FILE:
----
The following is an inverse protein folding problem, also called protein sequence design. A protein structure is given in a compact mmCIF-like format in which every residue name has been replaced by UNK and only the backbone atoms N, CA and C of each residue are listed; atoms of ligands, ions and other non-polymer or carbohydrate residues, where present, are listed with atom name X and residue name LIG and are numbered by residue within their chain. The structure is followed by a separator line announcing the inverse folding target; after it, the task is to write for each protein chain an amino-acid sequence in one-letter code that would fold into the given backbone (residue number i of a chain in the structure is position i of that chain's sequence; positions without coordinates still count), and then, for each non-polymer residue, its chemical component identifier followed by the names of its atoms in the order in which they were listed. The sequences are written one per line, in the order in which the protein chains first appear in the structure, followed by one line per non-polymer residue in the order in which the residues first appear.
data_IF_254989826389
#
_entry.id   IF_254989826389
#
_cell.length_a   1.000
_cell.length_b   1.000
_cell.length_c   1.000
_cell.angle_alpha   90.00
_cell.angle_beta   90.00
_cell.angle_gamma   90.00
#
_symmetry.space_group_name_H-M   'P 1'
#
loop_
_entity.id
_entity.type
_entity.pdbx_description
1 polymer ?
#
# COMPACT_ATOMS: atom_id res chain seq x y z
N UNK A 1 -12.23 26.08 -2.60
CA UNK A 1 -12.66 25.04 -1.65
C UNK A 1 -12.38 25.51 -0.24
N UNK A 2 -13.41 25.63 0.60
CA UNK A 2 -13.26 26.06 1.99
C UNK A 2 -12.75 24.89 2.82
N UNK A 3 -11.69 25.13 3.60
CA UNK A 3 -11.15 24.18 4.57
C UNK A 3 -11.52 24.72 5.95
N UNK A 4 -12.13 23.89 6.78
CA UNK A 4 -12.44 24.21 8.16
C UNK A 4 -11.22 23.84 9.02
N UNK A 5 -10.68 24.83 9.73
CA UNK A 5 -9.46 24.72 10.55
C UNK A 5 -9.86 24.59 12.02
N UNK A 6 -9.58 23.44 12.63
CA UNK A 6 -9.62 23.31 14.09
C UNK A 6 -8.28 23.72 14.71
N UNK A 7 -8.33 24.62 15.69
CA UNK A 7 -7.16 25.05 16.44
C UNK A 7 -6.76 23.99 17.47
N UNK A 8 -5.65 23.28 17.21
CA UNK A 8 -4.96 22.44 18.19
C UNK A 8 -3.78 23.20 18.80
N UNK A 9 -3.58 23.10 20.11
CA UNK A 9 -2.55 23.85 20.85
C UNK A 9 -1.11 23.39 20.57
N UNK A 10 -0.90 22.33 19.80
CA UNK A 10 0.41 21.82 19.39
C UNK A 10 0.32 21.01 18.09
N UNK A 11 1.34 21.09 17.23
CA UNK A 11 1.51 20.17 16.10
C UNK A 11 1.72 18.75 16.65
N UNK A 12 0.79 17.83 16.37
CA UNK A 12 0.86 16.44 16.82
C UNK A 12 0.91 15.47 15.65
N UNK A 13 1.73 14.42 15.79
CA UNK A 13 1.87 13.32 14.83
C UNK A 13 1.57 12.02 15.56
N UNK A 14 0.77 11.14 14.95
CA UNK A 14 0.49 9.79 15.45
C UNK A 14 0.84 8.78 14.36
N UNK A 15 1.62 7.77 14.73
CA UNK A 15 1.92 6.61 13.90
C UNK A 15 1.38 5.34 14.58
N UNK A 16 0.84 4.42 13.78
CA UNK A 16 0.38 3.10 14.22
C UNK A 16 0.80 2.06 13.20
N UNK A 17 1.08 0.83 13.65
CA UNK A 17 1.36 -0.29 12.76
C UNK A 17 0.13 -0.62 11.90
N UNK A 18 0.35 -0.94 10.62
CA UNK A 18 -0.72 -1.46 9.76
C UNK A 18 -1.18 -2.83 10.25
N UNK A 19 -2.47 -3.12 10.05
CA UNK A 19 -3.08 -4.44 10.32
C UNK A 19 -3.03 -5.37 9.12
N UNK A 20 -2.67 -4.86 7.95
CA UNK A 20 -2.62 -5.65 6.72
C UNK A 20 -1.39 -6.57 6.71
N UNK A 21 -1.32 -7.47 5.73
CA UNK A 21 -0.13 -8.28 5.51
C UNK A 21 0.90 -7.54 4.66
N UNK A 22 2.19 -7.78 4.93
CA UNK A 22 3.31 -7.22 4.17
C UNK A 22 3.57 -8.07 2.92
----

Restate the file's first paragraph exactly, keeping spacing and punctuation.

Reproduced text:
The following is an inverse protein folding problem, also called protein sequence design. A protein structure is given in a compact mmCIF-like format in which every residue name has been replaced by UNK and only the backbone atoms N, CA and C of each residue are listed; atoms of ligands, ions and other non-polymer or carbohydrate residues, where present, are listed with atom name X and residue name LIG and are numbered by residue within their chain. The structure is followed by a separator line announcing the inverse folding target; after it, the task is to write for each protein chain an amino-acid sequence in one-letter code that would fold into the given backbone (residue number i of a chain in the structure is position i of that chain's sequence; positions without coordinates still count), and then, for each non-polymer residue, its chemical component identifier followed by the names of its atoms in the order in which they were listed. The sequences are written one per line, in the order in which the protein chains first appear in the structure, followed by one line per non-polymer residue in the order in which the residues first appear.